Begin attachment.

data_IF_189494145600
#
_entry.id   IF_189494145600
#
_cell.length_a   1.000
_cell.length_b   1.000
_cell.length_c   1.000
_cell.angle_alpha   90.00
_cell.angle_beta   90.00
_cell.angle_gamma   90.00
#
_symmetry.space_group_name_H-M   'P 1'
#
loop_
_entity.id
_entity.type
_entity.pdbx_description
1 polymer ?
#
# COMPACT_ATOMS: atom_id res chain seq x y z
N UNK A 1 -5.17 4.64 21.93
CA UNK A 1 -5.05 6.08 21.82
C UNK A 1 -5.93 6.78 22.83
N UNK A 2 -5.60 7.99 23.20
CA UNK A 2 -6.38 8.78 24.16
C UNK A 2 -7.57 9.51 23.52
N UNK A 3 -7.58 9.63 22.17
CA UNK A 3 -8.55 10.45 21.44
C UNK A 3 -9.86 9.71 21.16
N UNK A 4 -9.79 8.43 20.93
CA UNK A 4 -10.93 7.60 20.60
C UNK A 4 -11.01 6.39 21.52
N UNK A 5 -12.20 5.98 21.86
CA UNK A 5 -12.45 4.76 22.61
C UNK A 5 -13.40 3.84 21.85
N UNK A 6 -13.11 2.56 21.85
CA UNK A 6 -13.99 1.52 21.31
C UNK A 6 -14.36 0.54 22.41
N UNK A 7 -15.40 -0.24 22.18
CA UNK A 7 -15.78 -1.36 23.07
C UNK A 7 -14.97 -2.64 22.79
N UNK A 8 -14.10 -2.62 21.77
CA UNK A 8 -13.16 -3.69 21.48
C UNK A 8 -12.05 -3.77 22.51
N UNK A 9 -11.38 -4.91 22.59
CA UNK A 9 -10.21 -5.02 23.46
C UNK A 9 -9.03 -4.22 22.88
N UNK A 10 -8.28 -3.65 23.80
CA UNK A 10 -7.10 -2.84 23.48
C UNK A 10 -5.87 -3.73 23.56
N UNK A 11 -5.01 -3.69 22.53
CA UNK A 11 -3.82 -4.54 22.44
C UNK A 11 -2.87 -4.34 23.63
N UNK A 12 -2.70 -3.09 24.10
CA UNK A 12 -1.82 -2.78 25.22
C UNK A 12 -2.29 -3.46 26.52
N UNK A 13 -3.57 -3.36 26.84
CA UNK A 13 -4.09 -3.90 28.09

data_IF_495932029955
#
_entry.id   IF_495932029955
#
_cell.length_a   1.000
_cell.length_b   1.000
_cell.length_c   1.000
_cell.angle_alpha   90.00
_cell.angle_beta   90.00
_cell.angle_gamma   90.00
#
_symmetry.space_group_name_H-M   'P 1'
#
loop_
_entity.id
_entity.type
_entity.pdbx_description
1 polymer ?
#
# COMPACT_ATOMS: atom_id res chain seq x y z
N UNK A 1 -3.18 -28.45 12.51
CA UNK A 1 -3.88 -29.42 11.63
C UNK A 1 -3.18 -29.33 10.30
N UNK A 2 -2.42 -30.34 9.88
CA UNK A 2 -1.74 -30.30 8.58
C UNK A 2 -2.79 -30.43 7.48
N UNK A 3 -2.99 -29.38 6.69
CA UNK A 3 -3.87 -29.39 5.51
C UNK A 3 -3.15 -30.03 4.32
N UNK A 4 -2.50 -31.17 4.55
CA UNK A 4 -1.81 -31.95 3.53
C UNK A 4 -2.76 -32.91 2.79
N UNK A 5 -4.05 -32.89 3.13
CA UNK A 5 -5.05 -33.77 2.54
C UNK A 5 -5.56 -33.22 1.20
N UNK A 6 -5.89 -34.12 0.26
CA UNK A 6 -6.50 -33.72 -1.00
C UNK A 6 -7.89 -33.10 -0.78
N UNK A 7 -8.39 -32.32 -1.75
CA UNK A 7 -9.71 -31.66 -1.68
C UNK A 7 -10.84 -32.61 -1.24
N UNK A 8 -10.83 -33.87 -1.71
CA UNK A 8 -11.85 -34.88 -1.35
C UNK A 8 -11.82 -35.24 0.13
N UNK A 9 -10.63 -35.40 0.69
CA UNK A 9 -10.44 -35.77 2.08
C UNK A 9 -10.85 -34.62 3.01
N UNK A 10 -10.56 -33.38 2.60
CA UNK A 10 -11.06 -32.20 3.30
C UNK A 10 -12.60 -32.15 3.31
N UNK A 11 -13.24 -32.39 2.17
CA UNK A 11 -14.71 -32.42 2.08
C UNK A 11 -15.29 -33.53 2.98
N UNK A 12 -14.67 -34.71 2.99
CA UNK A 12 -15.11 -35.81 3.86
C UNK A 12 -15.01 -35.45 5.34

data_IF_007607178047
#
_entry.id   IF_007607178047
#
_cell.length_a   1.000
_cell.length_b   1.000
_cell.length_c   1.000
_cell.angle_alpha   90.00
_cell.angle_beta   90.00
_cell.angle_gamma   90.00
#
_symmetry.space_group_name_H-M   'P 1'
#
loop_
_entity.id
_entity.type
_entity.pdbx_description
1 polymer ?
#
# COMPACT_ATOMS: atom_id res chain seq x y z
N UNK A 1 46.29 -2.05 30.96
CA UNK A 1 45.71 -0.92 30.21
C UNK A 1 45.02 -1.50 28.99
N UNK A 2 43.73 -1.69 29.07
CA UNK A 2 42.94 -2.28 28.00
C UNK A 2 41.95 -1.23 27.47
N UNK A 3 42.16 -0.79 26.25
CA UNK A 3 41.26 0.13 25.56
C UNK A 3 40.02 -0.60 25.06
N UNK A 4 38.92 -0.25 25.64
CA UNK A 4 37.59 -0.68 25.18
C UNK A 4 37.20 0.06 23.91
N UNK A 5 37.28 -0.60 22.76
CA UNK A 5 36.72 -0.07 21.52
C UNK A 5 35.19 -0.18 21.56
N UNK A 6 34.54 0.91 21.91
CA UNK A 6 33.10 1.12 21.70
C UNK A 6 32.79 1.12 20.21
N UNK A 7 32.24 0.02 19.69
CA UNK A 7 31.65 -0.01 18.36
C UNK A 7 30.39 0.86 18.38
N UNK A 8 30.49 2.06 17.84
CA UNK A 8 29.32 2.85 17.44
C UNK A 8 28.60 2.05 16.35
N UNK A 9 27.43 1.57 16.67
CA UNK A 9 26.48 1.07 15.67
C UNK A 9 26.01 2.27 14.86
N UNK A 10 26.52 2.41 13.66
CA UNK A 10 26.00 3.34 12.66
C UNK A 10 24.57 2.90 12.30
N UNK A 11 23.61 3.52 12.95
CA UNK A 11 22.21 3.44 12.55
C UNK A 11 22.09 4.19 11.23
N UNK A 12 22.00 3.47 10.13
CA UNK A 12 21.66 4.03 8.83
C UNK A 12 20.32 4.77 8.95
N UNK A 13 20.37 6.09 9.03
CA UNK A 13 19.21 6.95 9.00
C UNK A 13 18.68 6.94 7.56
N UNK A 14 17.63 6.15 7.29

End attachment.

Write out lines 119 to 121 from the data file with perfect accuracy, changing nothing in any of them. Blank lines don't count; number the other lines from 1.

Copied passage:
_cell.length_a   1.000
_cell.length_b   1.000
_cell.length_c   1.000